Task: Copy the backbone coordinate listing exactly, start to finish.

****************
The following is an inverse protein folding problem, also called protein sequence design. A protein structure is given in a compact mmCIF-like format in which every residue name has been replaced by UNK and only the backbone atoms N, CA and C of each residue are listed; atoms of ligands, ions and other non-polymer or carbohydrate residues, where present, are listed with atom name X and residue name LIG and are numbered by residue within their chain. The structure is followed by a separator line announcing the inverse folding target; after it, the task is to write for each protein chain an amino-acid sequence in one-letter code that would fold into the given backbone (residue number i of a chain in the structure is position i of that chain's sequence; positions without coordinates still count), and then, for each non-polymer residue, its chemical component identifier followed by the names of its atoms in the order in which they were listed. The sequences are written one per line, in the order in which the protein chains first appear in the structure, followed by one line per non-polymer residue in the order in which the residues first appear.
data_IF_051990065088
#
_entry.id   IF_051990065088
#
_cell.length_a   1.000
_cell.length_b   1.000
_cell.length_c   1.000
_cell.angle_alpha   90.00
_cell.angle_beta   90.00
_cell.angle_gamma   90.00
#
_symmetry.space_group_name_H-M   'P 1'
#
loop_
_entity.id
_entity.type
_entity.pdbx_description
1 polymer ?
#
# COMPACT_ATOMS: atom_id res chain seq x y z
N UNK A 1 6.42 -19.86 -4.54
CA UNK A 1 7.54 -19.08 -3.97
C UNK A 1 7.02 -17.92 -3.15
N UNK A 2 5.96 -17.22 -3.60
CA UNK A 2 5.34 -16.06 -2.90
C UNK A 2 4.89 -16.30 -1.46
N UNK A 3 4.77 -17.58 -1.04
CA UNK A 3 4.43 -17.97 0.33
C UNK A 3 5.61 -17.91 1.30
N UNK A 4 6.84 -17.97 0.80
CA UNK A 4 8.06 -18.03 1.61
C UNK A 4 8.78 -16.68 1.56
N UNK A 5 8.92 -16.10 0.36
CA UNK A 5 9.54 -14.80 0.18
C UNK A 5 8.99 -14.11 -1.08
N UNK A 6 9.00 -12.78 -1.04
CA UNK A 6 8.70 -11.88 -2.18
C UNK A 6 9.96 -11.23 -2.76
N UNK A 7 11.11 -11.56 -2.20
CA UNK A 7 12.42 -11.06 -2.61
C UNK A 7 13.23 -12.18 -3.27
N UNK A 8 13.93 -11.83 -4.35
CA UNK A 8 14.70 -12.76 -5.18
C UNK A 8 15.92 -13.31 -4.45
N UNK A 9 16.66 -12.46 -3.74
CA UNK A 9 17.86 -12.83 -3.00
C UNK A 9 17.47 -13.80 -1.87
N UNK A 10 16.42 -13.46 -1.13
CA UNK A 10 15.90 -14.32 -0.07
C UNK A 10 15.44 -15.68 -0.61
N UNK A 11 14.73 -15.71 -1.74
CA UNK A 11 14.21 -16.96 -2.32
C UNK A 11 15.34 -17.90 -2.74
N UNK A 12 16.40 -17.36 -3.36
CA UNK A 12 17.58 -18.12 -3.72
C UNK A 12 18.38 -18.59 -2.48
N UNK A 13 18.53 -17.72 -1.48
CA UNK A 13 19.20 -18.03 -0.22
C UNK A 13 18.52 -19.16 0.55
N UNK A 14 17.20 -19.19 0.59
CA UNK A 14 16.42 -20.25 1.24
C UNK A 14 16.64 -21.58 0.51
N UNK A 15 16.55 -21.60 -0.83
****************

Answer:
The following is an inverse protein folding problem, also called protein sequence design. A protein structure is given in a compact mmCIF-like format in which every residue name has been replaced by UNK and only the backbone atoms N, CA and C of each residue are listed; atoms of ligands, ions and other non-polymer or carbohydrate residues, where present, are listed with atom name X and residue name LIG and are numbered by residue within their chain. The structure is followed by a separator line announcing the inverse folding target; after it, the task is to write for each protein chain an amino-acid sequence in one-letter code that would fold into the given backbone (residue number i of a chain in the structure is position i of that chain's sequence; positions without coordinates still count), and then, for each non-polymer residue, its chemical component identifier followed by the names of its atoms in the order in which they were listed. The sequences are written one per line, in the order in which the protein chains first appear in the structure, followed by one line per non-polymer residue in the order in which the residues first appear.
data_IF_051990065088
#
_entry.id   IF_051990065088
#
_cell.length_a   1.000
_cell.length_b   1.000
_cell.length_c   1.000
_cell.angle_alpha   90.00
_cell.angle_beta   90.00
_cell.angle_gamma   90.00
#
_symmetry.space_group_name_H-M   'P 1'
#
loop_
_entity.id
_entity.type
_entity.pdbx_description
1 polymer ?
#
# COMPACT_ATOMS: atom_id res chain seq x y z
N UNK A 1 6.42 -19.86 -4.54
CA UNK A 1 7.54 -19.08 -3.97
C UNK A 1 7.02 -17.92 -3.15
N UNK A 2 5.96 -17.22 -3.60
CA UNK A 2 5.34 -16.06 -2.90
C UNK A 2 4.89 -16.30 -1.46
N UNK A 3 4.77 -17.58 -1.04
CA UNK A 3 4.43 -17.97 0.33
C UNK A 3 5.61 -17.91 1.30
N UNK A 4 6.84 -17.97 0.80
CA UNK A 4 8.06 -18.03 1.61
C UNK A 4 8.78 -16.68 1.56
N UNK A 5 8.92 -16.10 0.36
CA UNK A 5 9.54 -14.80 0.18
C UNK A 5 8.99 -14.11 -1.08
N UNK A 6 9.00 -12.78 -1.04
CA UNK A 6 8.70 -11.88 -2.18
C UNK A 6 9.96 -11.23 -2.76
N UNK A 7 11.11 -11.56 -2.20
CA UNK A 7 12.42 -11.06 -2.61
C UNK A 7 13.23 -12.18 -3.27
N UNK A 8 13.93 -11.83 -4.35
CA UNK A 8 14.70 -12.76 -5.18
C UNK A 8 15.92 -13.31 -4.45
N UNK A 9 16.66 -12.46 -3.74
CA UNK A 9 17.86 -12.83 -3.00
C UNK A 9 17.47 -13.80 -1.87
N UNK A 10 16.42 -13.46 -1.13
CA UNK A 10 15.90 -14.32 -0.07
C UNK A 10 15.44 -15.68 -0.61
N UNK A 11 14.73 -15.71 -1.74
CA UNK A 11 14.21 -16.96 -2.32
C UNK A 11 15.34 -17.90 -2.74
N UNK A 12 16.40 -17.36 -3.36
CA UNK A 12 17.58 -18.12 -3.72
C UNK A 12 18.38 -18.59 -2.48
N UNK A 13 18.53 -17.72 -1.48
CA UNK A 13 19.20 -18.03 -0.22
C UNK A 13 18.52 -19.16 0.55
N UNK A 14 17.20 -19.19 0.59
CA UNK A 14 16.42 -20.25 1.24
C UNK A 14 16.64 -21.58 0.51
N UNK A 15 16.55 -21.60 -0.83